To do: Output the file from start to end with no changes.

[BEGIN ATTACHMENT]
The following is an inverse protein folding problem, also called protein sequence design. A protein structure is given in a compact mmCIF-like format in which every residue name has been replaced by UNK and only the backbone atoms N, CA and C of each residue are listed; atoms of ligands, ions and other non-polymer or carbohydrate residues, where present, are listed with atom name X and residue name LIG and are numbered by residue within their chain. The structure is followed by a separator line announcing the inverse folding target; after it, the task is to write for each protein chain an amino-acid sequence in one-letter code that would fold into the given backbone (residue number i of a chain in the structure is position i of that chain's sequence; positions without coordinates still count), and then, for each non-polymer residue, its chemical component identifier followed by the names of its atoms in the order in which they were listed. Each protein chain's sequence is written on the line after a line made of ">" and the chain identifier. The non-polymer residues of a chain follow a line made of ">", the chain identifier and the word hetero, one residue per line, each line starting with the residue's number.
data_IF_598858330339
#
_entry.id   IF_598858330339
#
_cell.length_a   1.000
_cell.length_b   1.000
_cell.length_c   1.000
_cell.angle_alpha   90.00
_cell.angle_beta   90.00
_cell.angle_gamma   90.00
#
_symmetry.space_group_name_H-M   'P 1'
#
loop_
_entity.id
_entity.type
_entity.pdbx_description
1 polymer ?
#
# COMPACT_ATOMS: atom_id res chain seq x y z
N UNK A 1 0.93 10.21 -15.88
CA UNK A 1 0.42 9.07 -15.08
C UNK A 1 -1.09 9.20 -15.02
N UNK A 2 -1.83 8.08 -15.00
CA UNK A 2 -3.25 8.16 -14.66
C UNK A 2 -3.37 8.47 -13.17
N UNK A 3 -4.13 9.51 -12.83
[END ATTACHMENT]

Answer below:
The following is an inverse protein folding problem, also called protein sequence design. A protein structure is given in a compact mmCIF-like format in which every residue name has been replaced by UNK and only the backbone atoms N, CA and C of each residue are listed; atoms of ligands, ions and other non-polymer or carbohydrate residues, where present, are listed with atom name X and residue name LIG and are numbered by residue within their chain. The structure is followed by a separator line announcing the inverse folding target; after it, the task is to write for each protein chain an amino-acid sequence in one-letter code that would fold into the given backbone (residue number i of a chain in the structure is position i of that chain's sequence; positions without coordinates still count), and then, for each non-polymer residue, its chemical component identifier followed by the names of its atoms in the order in which they were listed. Each protein chain's sequence is written on the line after a line made of ">" and the chain identifier. The non-polymer residues of a chain follow a line made of ">", the chain identifier and the word hetero, one residue per line, each line starting with the residue's number.
data_IF_598858330339
#
_entry.id   IF_598858330339
#
_cell.length_a   1.000
_cell.length_b   1.000
_cell.length_c   1.000
_cell.angle_alpha   90.00
_cell.angle_beta   90.00
_cell.angle_gamma   90.00
#
_symmetry.space_group_name_H-M   'P 1'
#
loop_
_entity.id
_entity.type
_entity.pdbx_description
1 polymer ?
#
# COMPACT_ATOMS: atom_id res chain seq x y z
N UNK A 1 0.93 10.21 -15.88
CA UNK A 1 0.42 9.07 -15.08
C UNK A 1 -1.09 9.20 -15.02
N UNK A 2 -1.83 8.08 -15.00
CA UNK A 2 -3.25 8.16 -14.66
C UNK A 2 -3.37 8.47 -13.17
N UNK A 3 -4.13 9.51 -12.83